As the U.S. government moved into the second week of a shutdown on Monday with no end in sight, a deadlocked U.S. Congress also confronted an October 17 deadline to increase the nation's borrowing power or risk default.
Republican House of Representatives Speaker John Boehner vowed not to raise the U.S. debt ceiling without a "serious conversation" about what is driving the debt, while Democrats said it was irresponsible and reckless to raise the possibility of a U.S. default.
The last big confrontation over the debt ceiling, in August 2011, ended with an 11th-hour agreement under pressure from shaken markets and warnings of an economic catastrophe if a default were allowed to occur.
A similar last-minute resolution remained a distinct possibility this time as well.
In comments on Sunday political talk shows, neither Republicans nor Democrats offered any sign of impending agreement on either the shutdown or the debt ceiling, and both blamed the other side for the impasse.
"I'm willing to sit down and have a conversation with the president," said Boehner, speaking on ABC's "This Week." But, he added, President Barack Obama's "refusal to negotiate is putting our country at risk".
On CNN's State of the Union, Treasury Secretary Jack Lew said: "Congress is playing with fire," adding that Obama would not negotiate until "Congress does its job" by reopening the government and raising the debt ceiling.
Investors were unnerved by the apparent hardening of stances over the weekend, with European shares falling to a four-month low on Monday and the dollar and oil prices also slipping.
China - the biggest holder of U.S. Treasuries - urged Washington to take decisive steps to avoid a crisis and ensure the safety of Chinese investments.
"The United States is totally clear about China's concerns about the fiscal cliff," Vice Finance Minister Zhu Guangyao said.
"We hope the United States fully understands the lessons of history," Zhu told reporters in Beijing, referring to the downgrade of the U.S. credit rating by Standard & Poors in 2011.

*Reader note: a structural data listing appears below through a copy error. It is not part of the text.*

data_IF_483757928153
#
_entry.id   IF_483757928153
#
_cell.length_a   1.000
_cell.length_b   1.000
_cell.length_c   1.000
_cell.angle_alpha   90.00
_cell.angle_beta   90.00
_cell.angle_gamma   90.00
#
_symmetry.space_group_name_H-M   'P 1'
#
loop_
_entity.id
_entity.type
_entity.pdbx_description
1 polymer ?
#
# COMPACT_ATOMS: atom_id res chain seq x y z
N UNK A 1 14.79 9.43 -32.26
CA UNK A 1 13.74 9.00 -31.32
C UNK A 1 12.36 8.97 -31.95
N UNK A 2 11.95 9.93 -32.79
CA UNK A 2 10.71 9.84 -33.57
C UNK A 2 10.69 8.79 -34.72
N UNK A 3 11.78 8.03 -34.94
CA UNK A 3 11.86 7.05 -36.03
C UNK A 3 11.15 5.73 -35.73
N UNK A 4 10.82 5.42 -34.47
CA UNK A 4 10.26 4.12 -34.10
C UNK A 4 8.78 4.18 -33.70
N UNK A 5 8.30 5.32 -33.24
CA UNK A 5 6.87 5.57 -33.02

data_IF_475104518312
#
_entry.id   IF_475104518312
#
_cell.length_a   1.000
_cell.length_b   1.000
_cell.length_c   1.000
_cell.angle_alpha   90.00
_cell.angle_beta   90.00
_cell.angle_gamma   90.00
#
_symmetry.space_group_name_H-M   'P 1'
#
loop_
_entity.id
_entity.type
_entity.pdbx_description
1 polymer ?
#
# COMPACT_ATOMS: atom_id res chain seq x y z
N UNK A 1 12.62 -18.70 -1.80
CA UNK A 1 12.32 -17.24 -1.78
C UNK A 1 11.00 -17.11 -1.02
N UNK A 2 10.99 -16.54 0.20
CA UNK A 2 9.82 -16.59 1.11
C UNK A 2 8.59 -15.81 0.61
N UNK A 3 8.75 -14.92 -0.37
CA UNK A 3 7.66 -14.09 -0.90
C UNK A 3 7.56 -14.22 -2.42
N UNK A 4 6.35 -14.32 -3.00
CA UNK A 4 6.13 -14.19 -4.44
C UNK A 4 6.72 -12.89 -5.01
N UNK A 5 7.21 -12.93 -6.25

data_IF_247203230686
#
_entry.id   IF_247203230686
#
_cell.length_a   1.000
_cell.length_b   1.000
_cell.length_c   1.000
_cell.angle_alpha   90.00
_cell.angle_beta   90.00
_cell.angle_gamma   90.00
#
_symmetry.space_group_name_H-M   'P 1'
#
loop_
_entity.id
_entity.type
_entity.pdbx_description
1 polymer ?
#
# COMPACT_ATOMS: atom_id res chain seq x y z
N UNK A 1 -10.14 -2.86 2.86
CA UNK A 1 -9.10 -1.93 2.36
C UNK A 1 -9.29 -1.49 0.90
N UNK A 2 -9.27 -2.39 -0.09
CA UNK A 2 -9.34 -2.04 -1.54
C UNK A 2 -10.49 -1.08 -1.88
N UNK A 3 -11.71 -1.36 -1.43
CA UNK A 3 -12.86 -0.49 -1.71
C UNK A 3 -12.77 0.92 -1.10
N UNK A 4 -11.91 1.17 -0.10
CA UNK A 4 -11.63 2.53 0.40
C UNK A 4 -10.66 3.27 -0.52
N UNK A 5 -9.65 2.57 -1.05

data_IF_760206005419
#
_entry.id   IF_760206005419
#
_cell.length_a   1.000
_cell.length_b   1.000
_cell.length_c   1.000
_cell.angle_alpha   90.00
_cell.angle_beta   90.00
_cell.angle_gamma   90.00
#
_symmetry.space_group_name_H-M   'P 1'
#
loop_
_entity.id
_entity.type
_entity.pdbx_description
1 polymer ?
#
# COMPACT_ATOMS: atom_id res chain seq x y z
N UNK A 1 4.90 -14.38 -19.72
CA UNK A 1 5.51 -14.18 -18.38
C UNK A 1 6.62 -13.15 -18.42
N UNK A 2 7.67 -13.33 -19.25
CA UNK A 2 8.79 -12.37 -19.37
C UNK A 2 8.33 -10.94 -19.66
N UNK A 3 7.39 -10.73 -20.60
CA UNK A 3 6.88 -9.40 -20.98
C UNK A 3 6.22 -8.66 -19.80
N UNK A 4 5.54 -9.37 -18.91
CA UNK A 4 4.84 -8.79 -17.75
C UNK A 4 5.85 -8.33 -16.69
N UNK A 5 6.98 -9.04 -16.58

The two issues of the Federal government shutdown and the debt ceiling started out separately in the House but have been merged by the pressure of time.
Conservative Republicans in the House have resisted funding the government for the current fiscal year until they extract some concession from Obama that would delay or defund his signature healthcare law, which launched on October 1.
"It's time to talk about the spending problem," said Boehner, including measures to rein in costs of entitlement programs such as the Social Security retirement system and Medicare, the government-run health insurance plan for seniors.
Harry Reid, leader of the Democratic-led Senate, is expected to decide soon on whether to try to open formal debate on a "clean" bill - without extraneous issues attached - to raise the U.S. Treasury's borrowing authority.
Passage of such a measure would require at least six of the Senate's 46 Republicans to join its 54 Democrats in order to overcome procedural hurdles that opponents of Obamacare could erect.
According to one Senate Democratic aide, the debt limit hike might be coupled with a new initiative to reform the U.S. tax code and achieve long-term savings in Social Security and Medicare, whose expense has soared along with the population of retirees.
Republican lawmakers have floated other ideas, such as a very short debt limit increase, which would create time for more negotiation at the expense of further market uncertainty, and repeal of a medical device tax.
The tax is expected to generate some $30 bln over 10 years to help pay for healthcare insurance subsidies under Obamacare.
Some Democrats favor repealing the tax, but they insist that replacement revenues be found and repeal be considered only after government reopens and the debt limit is raised.
While the shutdown itself is unlikely to cause major disruption in the markets, a fight over the debt ceiling could. In the last two days of the debt-limit standoff of August 2011, the New York Stock Exchange lost 11.2% of its value, and the deadlock led to a downgrade of the U.S. credit rating "AA+" from "AAA" by Standard & Poors.
Investors have so far been relatively sanguine about the approaching debt ceiling deadline, but measures of anxiety, such as the Chicago Board Options Exchange's Volatility Index, have begun trending up since the shutdown began last Tuesday. The VIX rose 18% last week and briefly hit its highest level since June.
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Original headline: Congress enters crucial week as U.S. battles over budget
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